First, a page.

This has meant that the intelligence service business-as-usual of using completely phony foreign passports has largely been shut down.  The CIA continues to use fake foreign docs in countries where the means of verifying their authenticity is considered to be weak, but it has more generally gone over to using genuine American passports issued by the State Department for intelligence purposes in false names.  When these passports are swiped through a scanner reader or compared with a data base, they come up as genuine. The twenty-five CIA officers who blundered their way through the kidnapping of Muslim cleric Abu Omar off a Milan street in February 2003 were all using real American passports in false names.  Not very conscious of the paper and data trail they were leaving behind them, as well as completely careless in mixing their true and fake personas, all of the Agency officers were subsequently identified by the Italian investigators.  A number were identified in both real and false names because they compromised their aliases by calling home to Virginia and claiming frequent flier and hotel miles in their true identities.  They also indulged themselves by staying in expensive hotels in Venice, four hours away from Milan, on the taxpayer’s dime to make their cover stories as tourists appear more legitimate.  That’s called your tax dollars at work.

The improved border control screening process linked to data bases can tell if the number and name are authentic, which explains why the Israelis cloned actual identities from genuine passports for their Dubai assassination operation.  The Israelis revealed in this operation that they are able to reproduce British passports that will pass muster at both European and Middle Eastern border control points, but they are not able to alter the data base that the passport is stored on, so they had to use real identities and passport numbers together with substituted photos.  But, like the Americans in Milan, the Israelis should have thought a lot harder about what they were doing and what the unintended consequences might be.  They should have known that in the wake of the assassination the Dubai authorities would be able to piece together their involvement from CCTV footage and also from the immigration and customs records, eventually compiling a film showing the amateurish antics of the assassination team.  The Israelis should also have realized that the true names and numbers on the passports would inevitably lead to identification of the source of most of the documents, in this case British subjects living in Israel, which would inevitably involve the UK government, legally and morally bound to protect the integrity of its passports.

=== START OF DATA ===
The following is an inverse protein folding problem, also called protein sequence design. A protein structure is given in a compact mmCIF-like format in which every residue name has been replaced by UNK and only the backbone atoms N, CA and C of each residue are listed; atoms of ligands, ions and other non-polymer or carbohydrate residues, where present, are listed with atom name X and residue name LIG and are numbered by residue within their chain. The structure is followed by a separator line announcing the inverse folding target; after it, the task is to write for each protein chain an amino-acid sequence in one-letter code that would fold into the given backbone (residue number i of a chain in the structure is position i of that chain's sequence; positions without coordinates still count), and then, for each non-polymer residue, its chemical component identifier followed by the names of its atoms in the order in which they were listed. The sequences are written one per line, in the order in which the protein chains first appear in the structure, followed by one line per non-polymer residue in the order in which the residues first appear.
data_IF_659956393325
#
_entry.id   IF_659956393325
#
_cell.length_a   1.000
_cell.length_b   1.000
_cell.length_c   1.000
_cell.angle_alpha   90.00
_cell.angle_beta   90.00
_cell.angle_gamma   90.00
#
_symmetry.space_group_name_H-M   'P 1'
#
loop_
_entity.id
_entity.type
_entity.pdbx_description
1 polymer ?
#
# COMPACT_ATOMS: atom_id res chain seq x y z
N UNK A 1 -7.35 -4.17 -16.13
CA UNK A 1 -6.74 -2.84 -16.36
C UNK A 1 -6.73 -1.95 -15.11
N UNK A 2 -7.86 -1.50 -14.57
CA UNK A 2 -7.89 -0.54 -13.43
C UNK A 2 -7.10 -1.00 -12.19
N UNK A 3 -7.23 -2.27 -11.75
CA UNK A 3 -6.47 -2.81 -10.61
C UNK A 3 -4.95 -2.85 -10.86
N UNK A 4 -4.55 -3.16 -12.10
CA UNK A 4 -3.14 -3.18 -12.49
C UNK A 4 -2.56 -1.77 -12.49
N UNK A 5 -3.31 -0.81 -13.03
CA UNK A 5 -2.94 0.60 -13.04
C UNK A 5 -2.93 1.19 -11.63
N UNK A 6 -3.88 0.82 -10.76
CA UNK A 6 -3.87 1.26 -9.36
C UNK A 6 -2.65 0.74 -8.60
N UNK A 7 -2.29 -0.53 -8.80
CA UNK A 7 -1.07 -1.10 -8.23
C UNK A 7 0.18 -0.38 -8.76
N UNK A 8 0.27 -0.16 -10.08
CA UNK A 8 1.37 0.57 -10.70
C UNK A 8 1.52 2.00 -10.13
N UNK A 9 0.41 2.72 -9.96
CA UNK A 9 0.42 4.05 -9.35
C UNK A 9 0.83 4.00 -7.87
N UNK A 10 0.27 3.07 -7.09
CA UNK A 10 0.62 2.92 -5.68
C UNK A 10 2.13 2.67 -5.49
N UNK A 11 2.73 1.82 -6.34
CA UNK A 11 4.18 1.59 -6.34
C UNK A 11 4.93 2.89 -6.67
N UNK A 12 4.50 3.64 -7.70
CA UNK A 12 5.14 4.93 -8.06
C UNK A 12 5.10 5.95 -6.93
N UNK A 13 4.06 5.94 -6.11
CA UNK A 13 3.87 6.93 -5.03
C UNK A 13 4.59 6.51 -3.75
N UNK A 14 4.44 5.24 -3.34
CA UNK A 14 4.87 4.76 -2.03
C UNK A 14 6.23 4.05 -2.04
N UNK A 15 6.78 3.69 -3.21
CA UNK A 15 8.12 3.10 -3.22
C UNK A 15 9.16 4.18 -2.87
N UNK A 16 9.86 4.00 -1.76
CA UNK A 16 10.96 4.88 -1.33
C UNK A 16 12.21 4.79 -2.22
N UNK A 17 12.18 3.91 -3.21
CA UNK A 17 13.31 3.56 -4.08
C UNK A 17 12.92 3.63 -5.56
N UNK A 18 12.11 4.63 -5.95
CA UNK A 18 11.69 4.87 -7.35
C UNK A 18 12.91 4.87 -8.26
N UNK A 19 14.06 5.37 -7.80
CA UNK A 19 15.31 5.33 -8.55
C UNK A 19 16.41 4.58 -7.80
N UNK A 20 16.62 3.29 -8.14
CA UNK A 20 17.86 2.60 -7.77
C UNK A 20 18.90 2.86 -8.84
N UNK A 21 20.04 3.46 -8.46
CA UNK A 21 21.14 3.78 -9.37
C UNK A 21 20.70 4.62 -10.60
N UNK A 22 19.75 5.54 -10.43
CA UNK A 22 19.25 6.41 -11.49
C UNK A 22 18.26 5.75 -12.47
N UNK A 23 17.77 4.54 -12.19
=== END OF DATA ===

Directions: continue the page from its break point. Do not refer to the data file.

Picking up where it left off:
The Mossad operation, which appears to have involved eighteen officers, was not exactly picture perfect and one suspects that it might have been orchestrated by the Marx brothers or Monty Python.  It follows on a number of other bungled Mossad operations, including an attempted assassination in 1997, so if it was intended to burnish the Israeli intelligence service’s reputation for efficiency it might have had the opposite effect.  It might also produce considerable blowback.  The Dubai operation resulted in a paper and data trail that could not be concealed and it will possibly end a friendly though low-keyed relationship between Dubai and Tel Aviv.